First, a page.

IVC Filter Manufacturer Continued to Sell Defective Product Despite Knowledge of its Deadly Flaws

IVC Filter Manufacturer Continued to Sell Defective Product Despite Knowledge of its Deadly FlawsLast September, we discussed how defective IVC filters were linked with as many as 27 deaths and thousands of problems that required surgery. The manufacturer knew that the IVC filter could cause potentially fatal problems soon after it was released for sale, but they kept it on the market for five more years. In December of 2015, NBC News obtained confidential records from medical device manufacturer, C.R. Bard that details the failures of their G2 series filters within months of the device’s clearance by the U.S. Food and Drug Administration. Despite the company’s knowledge of the potentially fatal flaws in the device, they kept it on the market and sold hundreds of thousands of units.

Complications from defective IVC filters in the body

An IVC (interior vena cava) filter is a small metal device that resembles the metal framework of an umbrella. The filters are implanted to trap blood clots and prevent them from entering the heart and lungs in patients who are unable to take blood thinner medications. IVC filters are either permanent or temporary. The temporary device was meant to be removed when the danger of blood clots had passed. The delicate structure of the temporary IVC filers is so fragile that pieces of the device tend to break off and float away from the implant causing serious complications that could lead to death.

In 2010, the FDA warned that the temporary or retrievable filters posed a serious risk of fracturing, migrating away from the implant site and perforating organs with the fragments. The FDA released an updated safety warning in 2014, which urged that the devices be removed between the 29th and 54th day after they had been implanted. For some patients who had the filters in their bodies for much more than 54 days suffered from complications from the device that caused harm and in some cases it caused the death of the patient.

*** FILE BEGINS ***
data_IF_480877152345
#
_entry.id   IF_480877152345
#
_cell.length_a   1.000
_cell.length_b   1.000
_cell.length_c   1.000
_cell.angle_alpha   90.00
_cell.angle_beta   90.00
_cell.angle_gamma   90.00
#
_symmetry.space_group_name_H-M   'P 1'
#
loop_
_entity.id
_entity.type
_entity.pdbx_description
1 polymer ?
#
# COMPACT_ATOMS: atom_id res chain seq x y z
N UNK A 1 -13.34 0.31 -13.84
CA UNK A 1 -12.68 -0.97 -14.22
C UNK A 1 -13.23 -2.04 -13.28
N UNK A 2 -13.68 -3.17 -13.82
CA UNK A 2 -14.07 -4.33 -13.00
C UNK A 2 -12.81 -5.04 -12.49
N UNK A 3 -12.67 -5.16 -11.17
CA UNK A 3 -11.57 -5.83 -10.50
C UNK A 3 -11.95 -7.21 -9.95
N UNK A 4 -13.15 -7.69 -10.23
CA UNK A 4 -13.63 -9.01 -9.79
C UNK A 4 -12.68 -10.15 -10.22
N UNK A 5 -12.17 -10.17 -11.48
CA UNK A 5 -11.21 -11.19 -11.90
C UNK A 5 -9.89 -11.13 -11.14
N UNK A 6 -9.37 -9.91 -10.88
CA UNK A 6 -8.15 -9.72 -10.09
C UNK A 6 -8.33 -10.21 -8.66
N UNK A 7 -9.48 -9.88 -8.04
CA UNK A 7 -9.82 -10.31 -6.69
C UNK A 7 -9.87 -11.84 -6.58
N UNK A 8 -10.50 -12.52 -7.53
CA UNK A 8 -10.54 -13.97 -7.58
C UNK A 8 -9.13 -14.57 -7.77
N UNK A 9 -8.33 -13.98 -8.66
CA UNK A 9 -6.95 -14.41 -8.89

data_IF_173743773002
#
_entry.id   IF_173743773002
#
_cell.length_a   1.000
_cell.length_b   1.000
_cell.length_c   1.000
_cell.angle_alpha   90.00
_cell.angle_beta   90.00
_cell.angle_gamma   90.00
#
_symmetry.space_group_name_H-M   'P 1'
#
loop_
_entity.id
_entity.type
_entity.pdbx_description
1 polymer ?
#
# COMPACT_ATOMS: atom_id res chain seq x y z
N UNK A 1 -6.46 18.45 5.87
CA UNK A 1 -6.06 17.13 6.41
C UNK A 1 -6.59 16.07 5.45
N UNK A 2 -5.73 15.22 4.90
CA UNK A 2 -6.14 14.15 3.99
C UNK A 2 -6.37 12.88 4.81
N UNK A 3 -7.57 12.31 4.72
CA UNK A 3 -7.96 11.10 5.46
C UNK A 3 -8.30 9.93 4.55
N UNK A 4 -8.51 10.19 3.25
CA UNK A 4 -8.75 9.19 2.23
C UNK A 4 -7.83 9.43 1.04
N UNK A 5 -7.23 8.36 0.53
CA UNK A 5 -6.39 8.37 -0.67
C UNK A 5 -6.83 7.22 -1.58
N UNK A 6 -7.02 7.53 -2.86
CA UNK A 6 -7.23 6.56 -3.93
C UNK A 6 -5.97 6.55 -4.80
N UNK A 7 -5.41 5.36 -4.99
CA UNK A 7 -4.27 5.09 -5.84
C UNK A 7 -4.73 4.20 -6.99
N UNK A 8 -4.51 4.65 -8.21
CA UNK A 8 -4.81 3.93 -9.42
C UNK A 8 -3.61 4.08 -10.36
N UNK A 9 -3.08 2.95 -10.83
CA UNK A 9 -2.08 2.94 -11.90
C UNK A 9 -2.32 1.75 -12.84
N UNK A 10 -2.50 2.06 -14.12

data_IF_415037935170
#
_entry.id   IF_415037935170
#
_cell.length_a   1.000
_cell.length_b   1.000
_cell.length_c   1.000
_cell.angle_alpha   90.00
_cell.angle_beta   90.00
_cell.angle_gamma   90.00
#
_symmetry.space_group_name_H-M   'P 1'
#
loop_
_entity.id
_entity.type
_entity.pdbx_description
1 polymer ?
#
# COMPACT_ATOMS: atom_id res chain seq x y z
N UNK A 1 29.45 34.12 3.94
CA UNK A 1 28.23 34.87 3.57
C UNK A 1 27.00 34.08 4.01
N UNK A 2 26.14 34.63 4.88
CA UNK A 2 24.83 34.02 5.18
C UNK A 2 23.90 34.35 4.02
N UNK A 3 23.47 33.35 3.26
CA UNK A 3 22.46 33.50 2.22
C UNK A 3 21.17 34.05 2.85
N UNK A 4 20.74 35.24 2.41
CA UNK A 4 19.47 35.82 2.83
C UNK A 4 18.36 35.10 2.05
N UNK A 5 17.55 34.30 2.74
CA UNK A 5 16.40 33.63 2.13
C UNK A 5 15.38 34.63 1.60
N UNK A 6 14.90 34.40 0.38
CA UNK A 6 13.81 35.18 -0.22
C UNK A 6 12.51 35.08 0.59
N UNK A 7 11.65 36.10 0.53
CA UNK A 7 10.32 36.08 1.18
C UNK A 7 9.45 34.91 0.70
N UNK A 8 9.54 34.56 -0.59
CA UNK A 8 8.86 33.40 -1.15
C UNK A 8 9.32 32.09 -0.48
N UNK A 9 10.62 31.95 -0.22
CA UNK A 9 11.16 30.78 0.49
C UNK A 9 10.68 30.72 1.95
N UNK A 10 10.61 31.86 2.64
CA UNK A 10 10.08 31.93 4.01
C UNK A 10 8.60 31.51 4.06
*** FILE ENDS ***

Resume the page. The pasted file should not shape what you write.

IVC filter lawsuits

Plaintiffs began filing lawsuits against IVC filter manufacturers claiming negligence, failure to warn patients about the possible complications, design and manufacturing defects and negligent representation of the product. In February of 2015, in the midst of a products liability personal injury lawsuit in which plaintiff, Kevin Phillips, claimed that a C.R. Bard IVC filter broke apart inside of his body, and one of the metal parts of the device perforated his heart forcing him to undergo emergency open heart surgery to have the IVC filter and the broken pieces removed. There are now more than 22 pending MDL consolidated multidistrict lawsuits in the U.S. District Court District of Arizona, and there are three class actions against C.R. Bard in California, Florida and Pennsylvania courts. .